Pension reform is a hot topic this week in San Francisco, where two competing plans to address the issue are coming into the spotlight.
On Monday, Public Defender Jeff Adachi dropped off more than 72,000 signatures at the city’s elections department to get his pension reform measure on the November ballot.
Today, the Board of Supervisors is set to consider a separate measure being put forth by Mayor Ed Lee and other city officials.
A coalition of city workers and retirees planned to hold a rally prior to today’s board meeting to oppose both measures.
Adachi said his measure, which proposes higher pension contributions from city employees and caps on pensions for new employees, among other changes, would save the city more money than the mayor’s proposal.
Lee’s plan is the result of months of negotiations between city officials and labor and business leaders. The Board of Supervisors will consider it today and will likely vote next week on whether to place the measure on the ballot.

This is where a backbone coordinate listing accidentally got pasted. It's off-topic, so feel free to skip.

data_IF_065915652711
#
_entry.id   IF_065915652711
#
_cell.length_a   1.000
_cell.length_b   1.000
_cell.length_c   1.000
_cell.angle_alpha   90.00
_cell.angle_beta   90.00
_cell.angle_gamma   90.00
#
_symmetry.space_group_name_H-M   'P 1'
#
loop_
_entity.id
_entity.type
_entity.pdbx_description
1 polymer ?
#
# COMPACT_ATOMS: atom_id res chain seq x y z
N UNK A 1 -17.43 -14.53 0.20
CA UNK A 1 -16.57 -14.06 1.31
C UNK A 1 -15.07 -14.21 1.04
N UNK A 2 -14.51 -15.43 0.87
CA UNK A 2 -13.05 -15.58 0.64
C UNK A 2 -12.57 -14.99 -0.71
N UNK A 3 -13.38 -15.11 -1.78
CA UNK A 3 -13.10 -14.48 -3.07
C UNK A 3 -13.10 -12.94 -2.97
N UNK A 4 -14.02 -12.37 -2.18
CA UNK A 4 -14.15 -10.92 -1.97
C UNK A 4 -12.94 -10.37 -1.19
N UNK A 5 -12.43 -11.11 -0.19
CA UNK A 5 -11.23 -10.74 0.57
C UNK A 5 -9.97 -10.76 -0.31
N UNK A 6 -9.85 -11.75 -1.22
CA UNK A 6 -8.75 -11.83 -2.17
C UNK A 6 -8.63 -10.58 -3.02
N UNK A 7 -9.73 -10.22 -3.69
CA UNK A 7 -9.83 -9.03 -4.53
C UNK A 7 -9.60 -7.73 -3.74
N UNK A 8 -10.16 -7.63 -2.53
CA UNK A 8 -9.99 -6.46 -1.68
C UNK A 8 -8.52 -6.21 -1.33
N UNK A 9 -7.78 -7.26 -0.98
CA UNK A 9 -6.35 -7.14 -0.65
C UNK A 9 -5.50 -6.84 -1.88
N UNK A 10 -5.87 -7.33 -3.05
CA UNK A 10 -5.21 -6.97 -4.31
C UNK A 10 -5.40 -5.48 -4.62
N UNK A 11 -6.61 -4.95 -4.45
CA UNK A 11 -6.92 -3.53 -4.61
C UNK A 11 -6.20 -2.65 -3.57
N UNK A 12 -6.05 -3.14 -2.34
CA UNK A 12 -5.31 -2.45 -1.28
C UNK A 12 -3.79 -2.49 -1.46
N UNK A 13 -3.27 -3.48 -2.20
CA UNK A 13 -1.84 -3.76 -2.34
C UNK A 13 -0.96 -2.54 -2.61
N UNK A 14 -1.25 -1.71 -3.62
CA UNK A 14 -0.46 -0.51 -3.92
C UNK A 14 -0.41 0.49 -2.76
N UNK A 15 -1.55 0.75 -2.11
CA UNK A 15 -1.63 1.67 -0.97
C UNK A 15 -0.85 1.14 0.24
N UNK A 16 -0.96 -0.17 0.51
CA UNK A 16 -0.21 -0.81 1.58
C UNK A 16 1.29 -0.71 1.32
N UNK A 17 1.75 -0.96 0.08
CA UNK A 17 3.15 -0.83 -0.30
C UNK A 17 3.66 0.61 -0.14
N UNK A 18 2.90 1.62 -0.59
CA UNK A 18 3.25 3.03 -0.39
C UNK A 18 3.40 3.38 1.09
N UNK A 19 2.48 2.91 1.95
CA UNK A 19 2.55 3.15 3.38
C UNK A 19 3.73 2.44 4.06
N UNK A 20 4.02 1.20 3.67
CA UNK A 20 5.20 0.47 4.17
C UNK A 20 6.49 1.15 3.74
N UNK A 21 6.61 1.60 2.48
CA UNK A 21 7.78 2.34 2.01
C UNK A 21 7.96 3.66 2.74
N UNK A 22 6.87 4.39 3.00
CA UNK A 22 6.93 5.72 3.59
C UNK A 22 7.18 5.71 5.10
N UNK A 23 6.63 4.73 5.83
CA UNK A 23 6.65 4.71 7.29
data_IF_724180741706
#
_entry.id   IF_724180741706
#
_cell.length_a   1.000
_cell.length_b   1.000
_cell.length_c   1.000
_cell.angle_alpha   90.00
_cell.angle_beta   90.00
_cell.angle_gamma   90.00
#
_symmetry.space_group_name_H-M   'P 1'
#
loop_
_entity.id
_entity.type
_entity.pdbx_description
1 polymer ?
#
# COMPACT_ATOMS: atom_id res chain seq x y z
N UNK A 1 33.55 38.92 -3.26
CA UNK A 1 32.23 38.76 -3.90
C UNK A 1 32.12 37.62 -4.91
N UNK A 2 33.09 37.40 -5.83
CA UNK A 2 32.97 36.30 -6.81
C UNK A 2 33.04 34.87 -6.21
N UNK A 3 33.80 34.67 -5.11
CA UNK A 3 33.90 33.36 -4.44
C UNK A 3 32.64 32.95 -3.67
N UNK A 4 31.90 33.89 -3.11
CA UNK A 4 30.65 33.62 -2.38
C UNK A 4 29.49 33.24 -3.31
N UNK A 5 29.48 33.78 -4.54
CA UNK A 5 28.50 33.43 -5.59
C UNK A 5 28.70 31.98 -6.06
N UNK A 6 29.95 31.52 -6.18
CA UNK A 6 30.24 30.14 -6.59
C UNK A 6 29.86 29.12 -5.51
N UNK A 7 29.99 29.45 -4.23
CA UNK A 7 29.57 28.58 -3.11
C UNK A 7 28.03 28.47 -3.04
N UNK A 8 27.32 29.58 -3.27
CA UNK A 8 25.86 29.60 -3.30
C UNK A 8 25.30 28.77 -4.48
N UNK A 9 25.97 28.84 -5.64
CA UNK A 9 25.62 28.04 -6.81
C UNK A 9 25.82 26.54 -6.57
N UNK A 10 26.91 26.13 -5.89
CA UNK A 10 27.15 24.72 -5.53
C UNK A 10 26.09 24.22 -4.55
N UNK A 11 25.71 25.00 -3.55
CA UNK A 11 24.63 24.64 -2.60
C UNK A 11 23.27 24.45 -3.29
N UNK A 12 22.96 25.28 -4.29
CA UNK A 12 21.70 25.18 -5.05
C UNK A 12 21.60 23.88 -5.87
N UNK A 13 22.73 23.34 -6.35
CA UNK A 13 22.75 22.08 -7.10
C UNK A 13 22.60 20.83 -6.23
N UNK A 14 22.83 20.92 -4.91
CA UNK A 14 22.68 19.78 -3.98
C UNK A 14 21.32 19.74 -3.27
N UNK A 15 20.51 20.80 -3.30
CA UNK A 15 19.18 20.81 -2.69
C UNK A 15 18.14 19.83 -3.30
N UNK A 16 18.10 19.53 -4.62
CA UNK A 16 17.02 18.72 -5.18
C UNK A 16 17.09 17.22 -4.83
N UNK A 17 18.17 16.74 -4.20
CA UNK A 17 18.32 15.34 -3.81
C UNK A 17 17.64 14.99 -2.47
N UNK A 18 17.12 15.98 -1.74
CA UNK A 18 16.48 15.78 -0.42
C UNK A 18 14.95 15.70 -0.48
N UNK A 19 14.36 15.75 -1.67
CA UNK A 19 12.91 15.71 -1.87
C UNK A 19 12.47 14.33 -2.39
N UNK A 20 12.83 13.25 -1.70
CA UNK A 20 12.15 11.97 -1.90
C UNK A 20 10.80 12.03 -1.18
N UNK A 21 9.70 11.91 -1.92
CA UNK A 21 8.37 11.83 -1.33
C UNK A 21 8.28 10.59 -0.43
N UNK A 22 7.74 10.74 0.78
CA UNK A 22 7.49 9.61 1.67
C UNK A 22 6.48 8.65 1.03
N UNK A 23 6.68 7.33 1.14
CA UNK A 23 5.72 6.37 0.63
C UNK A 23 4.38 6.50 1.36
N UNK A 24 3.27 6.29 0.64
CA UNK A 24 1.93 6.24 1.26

Adachi said today that the 72,640-plus signatures his measure received far exceeded the 46,177 required to get it on the November ballot. The signatures will have to be certified by the Department of Elections within the next 30 days.
He said the number of signatures shows “not only the level of support from voters but their level of awareness.”
“They’re very concerned about the pension crisis, people are realizing how this affects their lives,” Adachi said.
Adachi said he is open to compromise with the other city officials and that he hopes the supervisors today will consider incorporating his proposal into the other measure in order to have “a unitary proposal” rather than two competing initiatives on the ballot.
He said his plan would save the city about $1.25 billion over 10 years, compared to about $750 million in savings from the mayor’s plan over the same period. He said a compromise plan he offered last week would fall somewhere in between.
However, if his proposal is not considered by the board, Adachi said he plans to move forward with his measure.
“I’m not interested in kicking the can down the road for a couple of years,” he said.
Today’s protest prior to the board meeting is organized by a coalition that includes the United Public Workers for Action and the West Bay Retirees chapter of Service Employees International 1021, the city’s largest labor union.
The rally was set for 1 p.m., and the Board of Supervisors meeting begins at 2 p.m.
Dan McMenamin, Bay City News